There are no rock stars at PopTech, no household names. But this annual conference in coastal Maine is a hub for super-smart people, a chance to get a look into ideas and technologies that soon will change the world.
Even as sales continue to slip now (though market share remains around 70%), it has had one hell of a run. Macworld has the story of its birth on October 23, 2001.
Apple chose to unveil its portable digital music player in a low-key special event held on Apple’s campus in Cupertino. The press and Apple fans alike met the iPod with severe skepticism. Pundits openly wondered what business Apple had selling consumer music gadgets. Many proclaimed doom.
Skepticism. Contempt. Doom. Sounds familiar. Sounds like the same reaction that just about every game-changing product initially receives.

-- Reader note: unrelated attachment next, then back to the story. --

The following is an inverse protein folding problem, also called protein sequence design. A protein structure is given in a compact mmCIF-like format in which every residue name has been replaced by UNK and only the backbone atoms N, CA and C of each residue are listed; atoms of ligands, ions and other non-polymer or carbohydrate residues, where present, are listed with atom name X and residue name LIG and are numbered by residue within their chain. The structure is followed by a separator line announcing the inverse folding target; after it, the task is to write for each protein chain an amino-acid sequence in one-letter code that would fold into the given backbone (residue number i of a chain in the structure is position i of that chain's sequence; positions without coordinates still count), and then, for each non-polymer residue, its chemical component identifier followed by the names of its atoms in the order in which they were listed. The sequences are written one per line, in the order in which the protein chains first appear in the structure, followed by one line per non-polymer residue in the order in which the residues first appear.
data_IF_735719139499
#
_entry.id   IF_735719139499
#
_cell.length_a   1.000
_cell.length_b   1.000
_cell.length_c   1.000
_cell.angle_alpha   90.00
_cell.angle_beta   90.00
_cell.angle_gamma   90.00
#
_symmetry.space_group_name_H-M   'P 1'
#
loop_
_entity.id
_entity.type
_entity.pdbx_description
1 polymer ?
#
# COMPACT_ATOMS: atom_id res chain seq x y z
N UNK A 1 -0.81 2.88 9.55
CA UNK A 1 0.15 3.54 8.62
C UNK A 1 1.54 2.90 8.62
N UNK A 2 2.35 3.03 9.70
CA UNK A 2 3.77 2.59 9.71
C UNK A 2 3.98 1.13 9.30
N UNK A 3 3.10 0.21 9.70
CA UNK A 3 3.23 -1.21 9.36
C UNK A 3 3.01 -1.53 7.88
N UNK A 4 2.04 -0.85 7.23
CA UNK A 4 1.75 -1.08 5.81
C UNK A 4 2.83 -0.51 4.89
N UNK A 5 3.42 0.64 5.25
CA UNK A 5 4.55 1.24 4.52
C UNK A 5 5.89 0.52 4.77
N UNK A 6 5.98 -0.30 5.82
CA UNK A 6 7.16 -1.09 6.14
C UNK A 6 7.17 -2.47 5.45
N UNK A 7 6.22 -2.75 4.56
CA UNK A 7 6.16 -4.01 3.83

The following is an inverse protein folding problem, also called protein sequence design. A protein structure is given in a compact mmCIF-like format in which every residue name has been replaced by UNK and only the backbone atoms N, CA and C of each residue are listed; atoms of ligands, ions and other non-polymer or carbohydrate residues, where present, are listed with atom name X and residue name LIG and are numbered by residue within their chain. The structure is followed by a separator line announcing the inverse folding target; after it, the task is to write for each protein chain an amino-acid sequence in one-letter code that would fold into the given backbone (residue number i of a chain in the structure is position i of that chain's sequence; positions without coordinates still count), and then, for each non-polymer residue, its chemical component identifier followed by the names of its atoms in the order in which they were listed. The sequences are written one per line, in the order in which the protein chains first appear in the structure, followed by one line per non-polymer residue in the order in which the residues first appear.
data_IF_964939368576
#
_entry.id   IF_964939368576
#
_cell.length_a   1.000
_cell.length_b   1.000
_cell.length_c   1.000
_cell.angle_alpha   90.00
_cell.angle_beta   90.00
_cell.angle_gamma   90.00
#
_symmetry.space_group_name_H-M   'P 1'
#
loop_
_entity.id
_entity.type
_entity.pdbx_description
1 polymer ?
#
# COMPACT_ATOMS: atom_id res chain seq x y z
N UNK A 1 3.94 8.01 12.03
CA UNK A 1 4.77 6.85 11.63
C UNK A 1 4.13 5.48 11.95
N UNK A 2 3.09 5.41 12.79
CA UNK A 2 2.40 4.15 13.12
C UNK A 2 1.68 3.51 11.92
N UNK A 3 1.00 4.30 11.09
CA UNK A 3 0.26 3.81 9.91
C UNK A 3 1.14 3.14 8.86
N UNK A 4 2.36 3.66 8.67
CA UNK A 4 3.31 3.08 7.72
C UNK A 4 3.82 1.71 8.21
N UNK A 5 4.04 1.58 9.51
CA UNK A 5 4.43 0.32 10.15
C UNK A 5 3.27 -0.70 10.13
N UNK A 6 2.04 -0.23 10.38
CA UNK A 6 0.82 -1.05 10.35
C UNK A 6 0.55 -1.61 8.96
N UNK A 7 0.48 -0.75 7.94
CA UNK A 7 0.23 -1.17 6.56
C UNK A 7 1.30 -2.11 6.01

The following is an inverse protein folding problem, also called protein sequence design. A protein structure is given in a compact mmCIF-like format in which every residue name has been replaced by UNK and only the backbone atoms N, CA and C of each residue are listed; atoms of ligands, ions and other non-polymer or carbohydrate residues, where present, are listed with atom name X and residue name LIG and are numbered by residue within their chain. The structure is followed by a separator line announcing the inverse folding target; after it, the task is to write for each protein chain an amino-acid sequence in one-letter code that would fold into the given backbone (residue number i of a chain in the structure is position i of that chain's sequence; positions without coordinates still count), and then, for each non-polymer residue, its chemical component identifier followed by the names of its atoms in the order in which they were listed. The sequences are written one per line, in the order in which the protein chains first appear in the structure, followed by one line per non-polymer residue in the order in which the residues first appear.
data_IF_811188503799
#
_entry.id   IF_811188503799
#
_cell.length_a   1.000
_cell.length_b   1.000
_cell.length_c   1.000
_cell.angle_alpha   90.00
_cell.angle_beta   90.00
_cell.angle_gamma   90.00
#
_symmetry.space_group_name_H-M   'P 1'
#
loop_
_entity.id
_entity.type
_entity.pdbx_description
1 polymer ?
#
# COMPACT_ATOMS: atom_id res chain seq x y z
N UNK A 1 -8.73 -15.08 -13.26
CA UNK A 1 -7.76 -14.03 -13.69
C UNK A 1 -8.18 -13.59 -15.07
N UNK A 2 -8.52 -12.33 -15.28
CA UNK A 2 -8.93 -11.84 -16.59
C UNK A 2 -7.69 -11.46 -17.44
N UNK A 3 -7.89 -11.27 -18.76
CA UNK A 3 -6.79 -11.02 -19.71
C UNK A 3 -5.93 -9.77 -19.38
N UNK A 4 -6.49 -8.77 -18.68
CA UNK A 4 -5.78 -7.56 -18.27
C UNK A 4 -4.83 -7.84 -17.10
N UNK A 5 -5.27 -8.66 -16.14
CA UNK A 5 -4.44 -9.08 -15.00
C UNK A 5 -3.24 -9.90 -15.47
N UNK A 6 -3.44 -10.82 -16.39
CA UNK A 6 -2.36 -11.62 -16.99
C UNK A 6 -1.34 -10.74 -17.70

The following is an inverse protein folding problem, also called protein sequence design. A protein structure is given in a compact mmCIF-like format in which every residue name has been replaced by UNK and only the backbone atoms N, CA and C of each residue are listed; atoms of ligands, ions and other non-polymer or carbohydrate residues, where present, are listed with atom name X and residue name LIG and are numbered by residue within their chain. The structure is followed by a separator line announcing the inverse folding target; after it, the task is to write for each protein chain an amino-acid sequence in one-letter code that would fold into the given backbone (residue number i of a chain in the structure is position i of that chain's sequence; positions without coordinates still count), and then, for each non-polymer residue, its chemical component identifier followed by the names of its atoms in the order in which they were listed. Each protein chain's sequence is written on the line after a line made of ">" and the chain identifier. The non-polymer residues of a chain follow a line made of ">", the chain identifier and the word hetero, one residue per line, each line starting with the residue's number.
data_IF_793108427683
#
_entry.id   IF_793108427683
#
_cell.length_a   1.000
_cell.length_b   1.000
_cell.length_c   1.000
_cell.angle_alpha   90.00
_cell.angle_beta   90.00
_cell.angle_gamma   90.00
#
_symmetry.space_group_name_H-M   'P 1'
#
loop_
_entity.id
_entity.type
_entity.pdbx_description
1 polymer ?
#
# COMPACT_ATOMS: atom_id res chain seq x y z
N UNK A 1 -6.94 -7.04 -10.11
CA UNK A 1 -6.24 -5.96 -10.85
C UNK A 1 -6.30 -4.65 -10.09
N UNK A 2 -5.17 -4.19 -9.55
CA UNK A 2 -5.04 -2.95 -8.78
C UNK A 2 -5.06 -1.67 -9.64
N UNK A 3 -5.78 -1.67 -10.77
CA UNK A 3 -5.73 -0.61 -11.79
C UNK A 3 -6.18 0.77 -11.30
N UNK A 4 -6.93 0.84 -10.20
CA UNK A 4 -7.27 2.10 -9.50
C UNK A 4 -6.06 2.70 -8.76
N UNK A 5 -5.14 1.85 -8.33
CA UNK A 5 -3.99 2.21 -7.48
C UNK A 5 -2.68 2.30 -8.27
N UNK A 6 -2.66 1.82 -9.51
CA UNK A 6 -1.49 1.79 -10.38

The iPod was going to be a huge failure. Except that it was the opposite. It was actually the catalyst that kick-started Apple’s run towards becoming the most important tech company in the world. An MP3 player no bigger than a deck of cards.
Interruption-free space is sacred. Yet, in the digital era we live in, we are losing hold of the few sacred spaces that remain untouched by email, the Internet, people, and other forms of distraction. Our cars now have mobile phone integration and a thousand satellite radio stations. When walking from one place to another, we have our devices streaming data from dozens of sources. Even at our bedside, we now have our iPads with heaps of digital apps and the world’s information at our fingertips.